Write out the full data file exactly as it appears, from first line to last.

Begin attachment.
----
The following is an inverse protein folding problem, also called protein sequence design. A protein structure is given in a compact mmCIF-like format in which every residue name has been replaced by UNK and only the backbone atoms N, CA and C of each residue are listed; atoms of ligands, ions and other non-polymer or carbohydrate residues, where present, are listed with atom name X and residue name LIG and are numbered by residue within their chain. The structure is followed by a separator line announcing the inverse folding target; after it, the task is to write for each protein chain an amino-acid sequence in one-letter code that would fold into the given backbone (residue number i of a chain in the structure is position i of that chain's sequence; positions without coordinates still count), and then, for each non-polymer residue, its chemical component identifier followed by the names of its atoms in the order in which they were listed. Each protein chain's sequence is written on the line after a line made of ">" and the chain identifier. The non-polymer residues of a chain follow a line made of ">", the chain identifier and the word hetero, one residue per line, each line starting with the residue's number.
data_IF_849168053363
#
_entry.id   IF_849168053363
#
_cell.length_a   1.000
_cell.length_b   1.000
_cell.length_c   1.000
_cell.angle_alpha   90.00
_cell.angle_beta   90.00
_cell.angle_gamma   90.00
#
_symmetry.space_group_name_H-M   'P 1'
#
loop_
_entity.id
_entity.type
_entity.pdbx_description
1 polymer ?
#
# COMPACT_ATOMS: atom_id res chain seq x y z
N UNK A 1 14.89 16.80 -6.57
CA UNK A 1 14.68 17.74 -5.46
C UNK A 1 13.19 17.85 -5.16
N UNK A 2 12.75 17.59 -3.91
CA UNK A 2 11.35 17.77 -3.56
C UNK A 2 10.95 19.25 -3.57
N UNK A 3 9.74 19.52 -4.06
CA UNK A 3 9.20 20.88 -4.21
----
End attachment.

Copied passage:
The following is an inverse protein folding problem, also called protein sequence design. A protein structure is given in a compact mmCIF-like format in which every residue name has been replaced by UNK and only the backbone atoms N, CA and C of each residue are listed; atoms of ligands, ions and other non-polymer or carbohydrate residues, where present, are listed with atom name X and residue name LIG and are numbered by residue within their chain. The structure is followed by a separator line announcing the inverse folding target; after it, the task is to write for each protein chain an amino-acid sequence in one-letter code that would fold into the given backbone (residue number i of a chain in the structure is position i of that chain's sequence; positions without coordinates still count), and then, for each non-polymer residue, its chemical component identifier followed by the names of its atoms in the order in which they were listed. Each protein chain's sequence is written on the line after a line made of ">" and the chain identifier. The non-polymer residues of a chain follow a line made of ">", the chain identifier and the word hetero, one residue per line, each line starting with the residue's number.
data_IF_849168053363
#
_entry.id   IF_849168053363
#
_cell.length_a   1.000
_cell.length_b   1.000
_cell.length_c   1.000
_cell.angle_alpha   90.00
_cell.angle_beta   90.00
_cell.angle_gamma   90.00
#
_symmetry.space_group_name_H-M   'P 1'
#
loop_
_entity.id
_entity.type
_entity.pdbx_description
1 polymer ?
#
# COMPACT_ATOMS: atom_id res chain seq x y z
N UNK A 1 14.89 16.80 -6.57
CA UNK A 1 14.68 17.74 -5.46
C UNK A 1 13.19 17.85 -5.16
N UNK A 2 12.75 17.59 -3.91
CA UNK A 2 11.35 17.77 -3.56
C UNK A 2 10.95 19.25 -3.57
N UNK A 3 9.74 19.52 -4.06
CA UNK A 3 9.20 20.88 -4.21